4. What we can learn from international experience. From UNESCO to the OECD; key reports; the impact of the current ‘output and measurement’ craze; international research.
  5. The structures, institutions and systems we need. Types of provision. Priorities for government: legislation, regulation, fees, public spending. What non-governmental agencies might do: local government, voluntary organisations, FE and HE, schools, private companies, etc. Meeting the needs of communities and social groups. Strengthening democracy in teaching and curriculum development.
  6. Implementing the changes. How can the changes be brought about: overcoming the forces in government, media and society that have inhibited the development of lifewide adult education over recent decades.

That’ll keep us busy!

 

Spring showcases

Front cover of BITS magazine, by the ISG Graphic Design team.

The UCISA19 Leadership Conference will be held at the Edinburgh International Conference Centre, from 27-29 March 2019: https://www.ucisa.ac.uk/events/2019/ucisa19

Keen to make the most of being local, I encouraged all the LTW teams to submit proposals to showcase our work.  We have successful projects in a number of areas where I think we are leading  the sector. Our projects do not always succeed and they often end up quite different from how they began, so reflecting on this and sharing our learning with our wider IT management community is valuable.  We have experiences from which others might learn, and save themselves some time and money.

We came up with potential showcases on:

  • ‘Implementing successful Equality and Diversity Programmes in University IT’,
  • ‘Supporting digital transformation through digital skills development’,
  • ‘Lecture Recording Communications for academic engagement’
  • ‘Success and impact of a Wikimedian in Residence’,
  • ‘Developing a Playful Engagement Strategy’,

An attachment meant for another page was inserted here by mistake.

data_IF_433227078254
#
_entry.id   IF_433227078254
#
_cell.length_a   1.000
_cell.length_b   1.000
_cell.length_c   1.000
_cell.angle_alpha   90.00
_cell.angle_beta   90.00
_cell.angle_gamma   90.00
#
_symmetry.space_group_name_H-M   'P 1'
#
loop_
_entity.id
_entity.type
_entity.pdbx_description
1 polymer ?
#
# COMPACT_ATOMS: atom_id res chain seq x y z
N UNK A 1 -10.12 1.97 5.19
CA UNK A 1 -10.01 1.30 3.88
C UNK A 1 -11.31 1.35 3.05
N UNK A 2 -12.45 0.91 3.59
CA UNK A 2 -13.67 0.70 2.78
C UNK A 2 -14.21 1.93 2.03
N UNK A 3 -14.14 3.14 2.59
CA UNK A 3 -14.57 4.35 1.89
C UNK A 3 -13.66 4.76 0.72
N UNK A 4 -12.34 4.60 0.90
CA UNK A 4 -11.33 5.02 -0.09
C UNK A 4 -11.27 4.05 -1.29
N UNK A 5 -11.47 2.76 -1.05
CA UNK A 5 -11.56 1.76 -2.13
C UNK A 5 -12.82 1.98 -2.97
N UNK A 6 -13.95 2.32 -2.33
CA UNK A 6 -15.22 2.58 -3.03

• ‘Developing an inclusive and enabling strategy for web and digital channels’, and
  • ‘Academic Blogging’.

The two which were accepted  by UCISA were:

  • ‘Success and impact of a Wikimedian in Residence’
  • ‘Developing a Playful Engagement Strategy.’

The other showcases are still available if there are other conferences who would like to hear more about them…..

We have also had a session accepted for LILAC 2019, UNIVERSITY OF NOTTINGHAM 24-26 April https://www.lilacconference.com/lilac-2019 on ‘Embedding Wikipedia in the Curriculum’.

And one for OER 19, 10-11 April 2019, National University of Ireland, Galway https://oer19.oerconf.org/#gref on ‘Positioning the values and practices of open education at the core of University business’

Well done to all the presenters.

Make your choice

We’ve launched our opt-out policy for lecture recording,  it will apply to all lectures in enabled rooms from the beginning of semester 2 in January. We expect to be recording around 13,000 lectures for 2,000 courses.

If you want to opt-out you need to do that now.

The Replay Scheduler is a simple online tool for the management of lecture recording scheduling preferences and to enable opt-out.  This is available for use now.  You must ensure your preferences are actioned in the Replay Scheduler if you wish to opt-out.  Your Course Organiser will be able to either give you access to the Replay Scheduler or act on your behalf. 

Student helpers on hand to help get started with lecture recording.

If you don’t do it in advance, remember – you are in control of what happens in a teaching space.  If the recording light changes to red to indicate that a recording is taking place, simply press the light to pause the recording.  The light will change to flashing amber.

Student helpers will be available for the first week of teaching to provide ‘on the spot’ support.